Altered Reality- Cognitive Distortions in Nursing Students

  1. 7

    Nursing students commonly adopt thinking habits that distort their perception of reality in a negative way. These cognitive distortions led to feelings of inadequacy and result in low self-esteem and low confidence. This article will explore common cognitive distortions in nursing students through scenarios common in nursing school. The good news….. cognitive distortions can be replaced with positive thinking to support student success.

    Altered Reality- Cognitive Distortions in Nursing Students

    Nursing students commonly adopt thinking habits that distort their perception of reality in a negative way. These cognitive distortions led to feelings of inadequacy and result in low self-esteem and low confidence. This article will explore common cognitive distortions in nursing students through scenarios common in nursing school. The good news..... cognitive distortions can be replaced with positive thinking to support student success.

    Jennifer:
    Jennifer is a preparing to administer her very first intramuscular injection. Jennifer calculates the correct dose, prepares the injection, and explains the procedure to her patient. With her clinical instructor present, Jennifer positions to inject the medication. The instructor reminds Jennifer to clean injection site with alcohol. Jennifer notes the reminder and administers the injection. During lunch, Jennifer describes the huge mistake to her peers and dreads the day's post-conference. Filtering is magnifying negative details and filtering out all positive details. In this scenario, Jennifer is focusing on the instructor's reminder instead of her many successes. As she dwells on the negative, the reality of her clinical performance becomes distorted. Jennifer is also falling into "black and white thinking". Students often place performance and situations into two categories- total success or total failure. When we overgeneralize, we expect the same bad thing to happen repeatedly.

    Tyler:
    Tyler is in his last semester of nursing school and assigned to participate in a mock nursing interview with the program's director. Tyler arrived on time for his interview and dressed business casual. The interviewer asked for a copy of his resume and Tyler realized forgot to bring a copy to the interview. The program director printed off the resume from her email and began the interview. As Tyler left the interview, he began to think about how he should have prepared differently for the interview. Tyler did not realize he was terrible at interviews and expects the program director will score him poorly. "Should" statements are often used by students and often lead to guilt, shame and ineffectiveness. For example, "I should study for 8 hours daily before my next test"; "I should have made an A on my last exam". Students often use negative labels for themselves based on an exaggerated or false perception. Tyler labeled himself as a "terrible interviewee" before he ever received feedback from the interviewer. Fortune telling is a cognitive distortion used to convince yourself things will turn out badly. For example, "I bombed the interview and now my grade will be significantly lower".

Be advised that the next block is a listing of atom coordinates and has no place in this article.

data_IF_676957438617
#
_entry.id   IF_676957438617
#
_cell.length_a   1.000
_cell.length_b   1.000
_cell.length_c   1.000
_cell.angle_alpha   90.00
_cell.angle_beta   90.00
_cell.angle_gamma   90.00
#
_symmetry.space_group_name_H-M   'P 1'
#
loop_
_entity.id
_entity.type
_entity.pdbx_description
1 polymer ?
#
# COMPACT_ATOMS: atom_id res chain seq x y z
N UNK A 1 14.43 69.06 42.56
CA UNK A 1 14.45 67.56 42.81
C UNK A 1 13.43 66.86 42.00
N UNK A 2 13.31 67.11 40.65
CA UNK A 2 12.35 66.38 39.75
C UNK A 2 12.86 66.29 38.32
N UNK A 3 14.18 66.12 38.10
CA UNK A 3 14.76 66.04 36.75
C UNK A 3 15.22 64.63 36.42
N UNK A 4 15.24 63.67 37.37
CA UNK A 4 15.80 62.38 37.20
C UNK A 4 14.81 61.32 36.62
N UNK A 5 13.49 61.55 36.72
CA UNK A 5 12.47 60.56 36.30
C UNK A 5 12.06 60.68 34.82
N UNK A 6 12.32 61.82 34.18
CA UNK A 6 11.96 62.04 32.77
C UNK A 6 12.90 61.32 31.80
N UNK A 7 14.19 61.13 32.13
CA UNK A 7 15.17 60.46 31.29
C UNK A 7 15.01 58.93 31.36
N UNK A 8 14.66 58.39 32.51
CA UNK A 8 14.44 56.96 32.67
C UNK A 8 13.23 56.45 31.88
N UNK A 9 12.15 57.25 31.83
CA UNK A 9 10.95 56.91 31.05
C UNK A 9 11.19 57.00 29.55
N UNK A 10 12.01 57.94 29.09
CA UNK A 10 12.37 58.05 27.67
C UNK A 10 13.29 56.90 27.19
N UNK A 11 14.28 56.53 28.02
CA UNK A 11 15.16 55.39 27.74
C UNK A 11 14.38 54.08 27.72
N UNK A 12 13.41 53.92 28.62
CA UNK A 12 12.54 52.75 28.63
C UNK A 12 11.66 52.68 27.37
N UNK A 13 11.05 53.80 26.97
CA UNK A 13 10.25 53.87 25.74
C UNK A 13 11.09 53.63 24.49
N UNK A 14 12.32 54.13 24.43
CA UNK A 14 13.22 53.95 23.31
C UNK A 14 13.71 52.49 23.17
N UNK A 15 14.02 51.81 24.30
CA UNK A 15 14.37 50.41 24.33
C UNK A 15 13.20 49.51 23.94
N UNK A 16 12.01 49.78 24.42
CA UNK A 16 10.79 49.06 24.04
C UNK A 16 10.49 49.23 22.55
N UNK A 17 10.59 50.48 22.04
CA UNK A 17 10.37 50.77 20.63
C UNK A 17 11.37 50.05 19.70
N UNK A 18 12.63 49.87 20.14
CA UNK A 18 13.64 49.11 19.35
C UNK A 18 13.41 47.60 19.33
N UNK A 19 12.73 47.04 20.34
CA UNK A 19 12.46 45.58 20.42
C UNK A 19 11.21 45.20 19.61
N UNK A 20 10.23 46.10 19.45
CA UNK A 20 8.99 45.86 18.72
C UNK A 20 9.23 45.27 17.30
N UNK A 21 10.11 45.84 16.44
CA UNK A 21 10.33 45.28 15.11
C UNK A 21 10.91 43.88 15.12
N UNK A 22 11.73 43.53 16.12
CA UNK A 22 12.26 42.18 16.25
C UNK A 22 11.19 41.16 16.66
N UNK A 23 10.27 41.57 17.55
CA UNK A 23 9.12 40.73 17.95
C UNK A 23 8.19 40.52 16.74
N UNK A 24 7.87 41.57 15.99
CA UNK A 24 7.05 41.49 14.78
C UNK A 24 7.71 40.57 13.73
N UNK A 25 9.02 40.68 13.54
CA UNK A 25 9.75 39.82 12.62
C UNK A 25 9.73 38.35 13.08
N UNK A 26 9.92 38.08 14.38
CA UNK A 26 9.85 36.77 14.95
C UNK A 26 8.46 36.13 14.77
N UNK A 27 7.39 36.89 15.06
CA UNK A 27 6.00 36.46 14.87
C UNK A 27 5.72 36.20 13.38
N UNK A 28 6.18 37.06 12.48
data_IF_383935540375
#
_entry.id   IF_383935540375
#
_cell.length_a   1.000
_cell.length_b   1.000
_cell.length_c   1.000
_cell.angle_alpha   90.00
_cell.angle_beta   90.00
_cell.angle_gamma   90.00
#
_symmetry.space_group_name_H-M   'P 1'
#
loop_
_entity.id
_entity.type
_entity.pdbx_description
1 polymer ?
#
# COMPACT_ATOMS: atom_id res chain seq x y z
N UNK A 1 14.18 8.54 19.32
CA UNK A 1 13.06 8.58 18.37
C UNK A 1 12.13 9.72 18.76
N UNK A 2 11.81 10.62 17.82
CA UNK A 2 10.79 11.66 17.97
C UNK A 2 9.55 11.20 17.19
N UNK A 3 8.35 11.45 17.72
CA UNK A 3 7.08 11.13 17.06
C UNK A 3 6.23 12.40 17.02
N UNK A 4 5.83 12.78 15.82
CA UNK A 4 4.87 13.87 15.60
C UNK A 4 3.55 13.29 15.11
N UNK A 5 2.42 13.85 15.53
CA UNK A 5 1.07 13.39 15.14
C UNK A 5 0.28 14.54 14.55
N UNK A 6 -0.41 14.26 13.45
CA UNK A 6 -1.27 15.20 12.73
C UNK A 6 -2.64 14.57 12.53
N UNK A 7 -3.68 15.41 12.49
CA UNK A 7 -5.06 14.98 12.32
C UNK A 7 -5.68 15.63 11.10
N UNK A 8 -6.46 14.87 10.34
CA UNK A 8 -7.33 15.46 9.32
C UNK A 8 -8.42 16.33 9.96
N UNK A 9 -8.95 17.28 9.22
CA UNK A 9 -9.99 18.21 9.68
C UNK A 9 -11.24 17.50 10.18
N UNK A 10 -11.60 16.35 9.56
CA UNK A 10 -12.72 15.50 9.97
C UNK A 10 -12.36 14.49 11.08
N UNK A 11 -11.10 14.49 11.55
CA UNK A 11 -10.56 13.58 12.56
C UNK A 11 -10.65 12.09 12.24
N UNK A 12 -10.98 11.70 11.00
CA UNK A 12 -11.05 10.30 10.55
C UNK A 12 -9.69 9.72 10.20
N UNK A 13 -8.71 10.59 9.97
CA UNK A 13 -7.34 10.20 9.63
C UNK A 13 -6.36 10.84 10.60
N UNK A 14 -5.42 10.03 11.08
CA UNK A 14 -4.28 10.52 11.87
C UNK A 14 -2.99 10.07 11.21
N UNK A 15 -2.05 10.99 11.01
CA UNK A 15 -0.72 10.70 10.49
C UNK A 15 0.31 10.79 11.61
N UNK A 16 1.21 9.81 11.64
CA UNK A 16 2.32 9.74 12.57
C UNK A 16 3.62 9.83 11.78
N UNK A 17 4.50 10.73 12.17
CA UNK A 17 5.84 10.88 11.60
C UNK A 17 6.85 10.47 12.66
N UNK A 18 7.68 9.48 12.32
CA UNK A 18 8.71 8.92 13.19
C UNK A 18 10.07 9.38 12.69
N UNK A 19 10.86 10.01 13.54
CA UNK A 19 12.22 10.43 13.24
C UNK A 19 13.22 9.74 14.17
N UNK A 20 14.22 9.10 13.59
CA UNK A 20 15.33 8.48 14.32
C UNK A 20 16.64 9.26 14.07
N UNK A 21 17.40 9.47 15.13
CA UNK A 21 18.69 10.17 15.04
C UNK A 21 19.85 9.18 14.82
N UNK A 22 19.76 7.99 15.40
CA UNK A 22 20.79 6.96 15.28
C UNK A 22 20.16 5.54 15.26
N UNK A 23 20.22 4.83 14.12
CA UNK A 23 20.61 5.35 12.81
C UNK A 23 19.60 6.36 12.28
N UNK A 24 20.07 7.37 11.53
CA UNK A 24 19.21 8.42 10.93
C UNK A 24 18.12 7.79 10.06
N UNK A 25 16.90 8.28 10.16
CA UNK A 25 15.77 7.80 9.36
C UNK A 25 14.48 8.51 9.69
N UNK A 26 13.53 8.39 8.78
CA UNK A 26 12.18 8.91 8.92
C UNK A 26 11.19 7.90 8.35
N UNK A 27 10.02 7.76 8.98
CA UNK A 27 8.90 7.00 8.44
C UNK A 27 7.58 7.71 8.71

Mary Kate:
    Mary Kate scored a 68 on her most recent nursing exam. Although she scored 88 on previous exam, Mary Kate is concerned she will fail the course. Due to the distraction of clinical paperwork, Mary Kate did not have the time needed to study. To make matters worse, Mary Kate is convinced the instructor intentionally made the exam harder to bring down grades. Catastrophizing is when students exaggerate an unpleasant event and predicting a negative outcome before it occurs. Minimizing is downplaying positive outcomes, such as good test scores or clinical performance. Mary Kate also blamed the clinical assignment and a perceived instructor vendetta for her low exam score.

    Good News! You can change your pattern of thinking and decrease the negative effects of cognitive distortions. The first step is to identify what cognitive distortions you use that alter your perception of reality. Once you recognize a cognitive distortion, you can then honestly examine the evidence. For example, do you "always fail" exams or have you experienced more successes? Another way to counter negative thinking is to apply a double standard. When you are having harsh and negative self-talk, you can simply try talking to yourself in a caring/compassionate way. Talk to yourself like you would when providing support to a friend. The goal is to replace your negative thought patterns to change the way you feel about yourself and your potential in nursing school.

    Resources:

    Center for Integrated Healthcare. Fixing Cognitive Distortions Handout, Retrieved from https://www.mirecc.va.gov/cih-visn2/..._Version_3.pdf

    Congos, D. (2006). 12 Cognitive distortions that limit student success, University of Central Florida, Retrieved from http://www.learningassistance.com/2006/june/cognitivedistortions.html[/COLOR]
    Last edit by Joe V on Jun 14
    Do you like this Article? Click Like?

  2. Visit J.Adderton profile page

    About J.Adderton, BSN, MSN Pro

    Stepper is a nurse with 20+ years of nursing experience. Stepper has a diverse background including nurse faculty in an associate degree program.

    Joined: Nov '17; Posts: 99; Likes: 234

    Read My Articles

    1 Comments

  3. by   masonicus
    This is so true. If only I'd read it BEFORE I graduated.

close